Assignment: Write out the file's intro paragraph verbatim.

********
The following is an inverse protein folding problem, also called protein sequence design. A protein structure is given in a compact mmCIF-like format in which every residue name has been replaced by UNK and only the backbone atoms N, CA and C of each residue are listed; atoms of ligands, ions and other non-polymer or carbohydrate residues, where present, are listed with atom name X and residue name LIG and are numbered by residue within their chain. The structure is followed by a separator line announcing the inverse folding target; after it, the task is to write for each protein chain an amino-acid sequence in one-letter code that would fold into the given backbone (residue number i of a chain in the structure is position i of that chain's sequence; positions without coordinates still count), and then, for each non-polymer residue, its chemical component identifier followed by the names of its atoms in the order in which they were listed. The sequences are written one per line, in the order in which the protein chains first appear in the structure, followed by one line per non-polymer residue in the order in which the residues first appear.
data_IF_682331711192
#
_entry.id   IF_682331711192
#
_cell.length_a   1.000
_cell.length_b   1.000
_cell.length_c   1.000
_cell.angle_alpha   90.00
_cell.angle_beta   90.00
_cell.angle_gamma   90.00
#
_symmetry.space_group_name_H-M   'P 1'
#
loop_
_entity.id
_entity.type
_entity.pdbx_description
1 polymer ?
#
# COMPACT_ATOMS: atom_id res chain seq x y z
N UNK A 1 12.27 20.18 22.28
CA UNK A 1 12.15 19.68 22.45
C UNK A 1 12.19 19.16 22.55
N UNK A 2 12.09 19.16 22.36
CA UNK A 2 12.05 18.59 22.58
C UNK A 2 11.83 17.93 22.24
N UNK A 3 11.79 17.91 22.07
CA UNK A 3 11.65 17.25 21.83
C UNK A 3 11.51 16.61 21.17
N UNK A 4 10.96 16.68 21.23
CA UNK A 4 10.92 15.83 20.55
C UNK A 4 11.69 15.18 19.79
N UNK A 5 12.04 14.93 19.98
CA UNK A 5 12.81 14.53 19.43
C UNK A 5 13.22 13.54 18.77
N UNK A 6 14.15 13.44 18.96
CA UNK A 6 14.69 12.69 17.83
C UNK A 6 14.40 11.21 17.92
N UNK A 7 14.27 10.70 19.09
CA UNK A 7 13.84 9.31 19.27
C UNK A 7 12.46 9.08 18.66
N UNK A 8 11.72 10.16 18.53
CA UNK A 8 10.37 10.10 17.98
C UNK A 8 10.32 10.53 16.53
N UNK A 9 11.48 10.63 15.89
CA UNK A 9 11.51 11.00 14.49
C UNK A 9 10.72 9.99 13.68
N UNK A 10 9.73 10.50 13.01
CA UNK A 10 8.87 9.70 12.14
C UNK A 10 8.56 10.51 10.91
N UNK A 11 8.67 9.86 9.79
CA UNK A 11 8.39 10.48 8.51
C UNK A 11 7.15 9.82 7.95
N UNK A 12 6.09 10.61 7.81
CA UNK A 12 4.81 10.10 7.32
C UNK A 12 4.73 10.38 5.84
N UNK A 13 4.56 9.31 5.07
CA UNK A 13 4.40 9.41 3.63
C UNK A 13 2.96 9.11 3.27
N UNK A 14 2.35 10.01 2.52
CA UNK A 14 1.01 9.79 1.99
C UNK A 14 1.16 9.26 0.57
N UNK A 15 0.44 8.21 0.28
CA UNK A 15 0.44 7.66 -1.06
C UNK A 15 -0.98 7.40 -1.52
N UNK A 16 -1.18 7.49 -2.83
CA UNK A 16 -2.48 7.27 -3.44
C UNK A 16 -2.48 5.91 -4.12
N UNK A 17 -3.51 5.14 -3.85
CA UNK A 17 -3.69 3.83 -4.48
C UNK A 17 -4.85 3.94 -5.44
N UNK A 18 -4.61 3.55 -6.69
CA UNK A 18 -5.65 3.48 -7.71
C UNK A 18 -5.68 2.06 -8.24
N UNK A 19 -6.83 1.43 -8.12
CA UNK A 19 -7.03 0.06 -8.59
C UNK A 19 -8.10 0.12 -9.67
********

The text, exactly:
The following is an inverse protein folding problem, also called protein sequence design. A protein structure is given in a compact mmCIF-like format in which every residue name has been replaced by UNK and only the backbone atoms N, CA and C of each residue are listed; atoms of ligands, ions and other non-polymer or carbohydrate residues, where present, are listed with atom name X and residue name LIG and are numbered by residue within their chain. The structure is followed by a separator line announcing the inverse folding target; after it, the task is to write for each protein chain an amino-acid sequence in one-letter code that would fold into the given backbone (residue number i of a chain in the structure is position i of that chain's sequence; positions without coordinates still count), and then, for each non-polymer residue, its chemical component identifier followed by the names of its atoms in the order in which they were listed. The sequences are written one per line, in the order in which the protein chains first appear in the structure, followed by one line per non-polymer residue in the order in which the residues first appear.